Cedar Mae has a new puppy.
“Well, technically, he’s supposed to be mine. So I guess I’m the one in charge of training him,” she says, peering up at me from the floor where she is sprawled out with the dog. “But he listens so far. I’m not really being formal about it.” Then she leaps up and gives me a giant hug. “I haven’t seen you in like, forever” she says, still holding on.
I glance up at her mother who busily prepares a luscious meal in the kitchen. She smiles at me knowingly, then comes around the counter to give me a big hug proper.
“It’s been so long! Welcome!”
We each rosemary olive oil tofu, zucchini, and rice with spinach, mushrooms, and sheep’s cheese for the main meal. On top of all this we add an herbed raspberry oil to fatten things up a bit (always necessary in the South). For dessert, she offers organic orange slices dipped in homemade raspberry sauce. This is served in “grandmama’s crystal” and Cedar nearly knocks a glass over due to clumsiness with the puppy.
At one point during the meal the family teases me a little about “that new teacher over at the Montessori school” and ask if we’re dating. It seems as though any time two single people within a decent age range are in close proximity to each other, they could be dating. At least, when you live in a county with a population of 1,700 people. Everyone’s got their eye out when someone new comes and those who are already committed, enjoy seeing how things will play out. As much as I trust this family, because of my tenderness I am surprised by their question and try to be honest while also brushing it off. I don’t want to start crying at the dinner table, after all – and I certainly don’t tell them that I’m going to his house afterwards.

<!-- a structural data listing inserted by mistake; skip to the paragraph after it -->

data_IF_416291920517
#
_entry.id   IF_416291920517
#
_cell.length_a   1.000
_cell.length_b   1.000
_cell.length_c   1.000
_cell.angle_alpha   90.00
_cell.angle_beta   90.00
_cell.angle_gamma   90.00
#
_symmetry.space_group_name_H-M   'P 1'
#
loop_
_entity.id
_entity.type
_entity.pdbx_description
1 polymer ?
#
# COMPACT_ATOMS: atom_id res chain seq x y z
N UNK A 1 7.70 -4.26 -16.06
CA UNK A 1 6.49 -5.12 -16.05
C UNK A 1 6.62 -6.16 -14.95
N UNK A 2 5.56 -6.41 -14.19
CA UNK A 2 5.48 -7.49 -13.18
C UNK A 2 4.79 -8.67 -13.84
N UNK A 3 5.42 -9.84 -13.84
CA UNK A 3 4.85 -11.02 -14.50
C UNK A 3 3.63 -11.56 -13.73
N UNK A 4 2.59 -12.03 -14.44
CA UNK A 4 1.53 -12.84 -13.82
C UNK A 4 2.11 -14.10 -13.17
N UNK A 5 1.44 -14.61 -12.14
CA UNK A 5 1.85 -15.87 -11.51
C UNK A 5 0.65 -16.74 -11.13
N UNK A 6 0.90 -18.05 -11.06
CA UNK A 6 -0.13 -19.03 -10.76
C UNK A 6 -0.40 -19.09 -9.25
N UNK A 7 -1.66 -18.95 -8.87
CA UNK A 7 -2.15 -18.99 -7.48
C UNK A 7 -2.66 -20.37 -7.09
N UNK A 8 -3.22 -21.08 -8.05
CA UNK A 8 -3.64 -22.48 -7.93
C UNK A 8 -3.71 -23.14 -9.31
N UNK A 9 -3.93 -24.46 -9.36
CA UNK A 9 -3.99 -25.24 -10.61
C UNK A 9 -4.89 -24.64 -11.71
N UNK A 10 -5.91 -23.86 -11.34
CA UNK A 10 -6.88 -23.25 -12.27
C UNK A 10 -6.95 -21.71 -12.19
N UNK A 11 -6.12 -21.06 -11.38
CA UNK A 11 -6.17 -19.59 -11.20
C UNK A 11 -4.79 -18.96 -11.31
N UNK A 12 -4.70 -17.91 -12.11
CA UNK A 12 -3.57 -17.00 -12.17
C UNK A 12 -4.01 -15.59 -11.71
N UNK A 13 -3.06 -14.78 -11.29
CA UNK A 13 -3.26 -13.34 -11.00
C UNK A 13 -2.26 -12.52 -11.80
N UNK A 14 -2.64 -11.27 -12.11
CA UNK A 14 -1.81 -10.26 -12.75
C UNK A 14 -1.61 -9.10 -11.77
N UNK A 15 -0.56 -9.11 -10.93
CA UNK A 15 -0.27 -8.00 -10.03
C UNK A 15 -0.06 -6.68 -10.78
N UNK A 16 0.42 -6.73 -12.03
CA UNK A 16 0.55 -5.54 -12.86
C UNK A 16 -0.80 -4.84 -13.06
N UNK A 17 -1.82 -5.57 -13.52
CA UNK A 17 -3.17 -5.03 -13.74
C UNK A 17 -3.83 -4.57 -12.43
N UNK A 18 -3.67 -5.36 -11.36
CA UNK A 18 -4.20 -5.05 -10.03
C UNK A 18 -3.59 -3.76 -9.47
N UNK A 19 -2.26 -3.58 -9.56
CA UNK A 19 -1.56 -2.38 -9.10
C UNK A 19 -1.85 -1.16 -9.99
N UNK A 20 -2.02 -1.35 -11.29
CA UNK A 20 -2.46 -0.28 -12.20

His house. The driveway is impassable so I have to hike a quarter mile to get to the front door. Rain pounds down mercilessly and newly formed creeks merge at my feet. I walk briskly, anxiously, through the darkness, feeling my way along the washed out road. Thankfully I can see the lights in his apartment are on just down the river bank so I know all my trapesing will not be useless. Boldly, or perhaps foolishly, or even more likely, stubbornly, I have come looking for answers.
What I learn is what I suspected. A kiss is just a kiss. No matter what it felt like. We finish a beer and I leave. He stands on the opposite side of the counter afraid to touch. I, equally afraid to touch, face him one last time and actually, embarrassingly enough, let out a little whimper of a sigh before turning to leave.
Tears mix with rain. Water blends into mud. Creeks spill over into fields. A salamander squirms to avoid my muddy shoes as I trek back up the hill. Oh such a fool am I, oh such a fool. Roads give way under the weight of Nature’s wrath. Hearts give way under the sway of life’s past.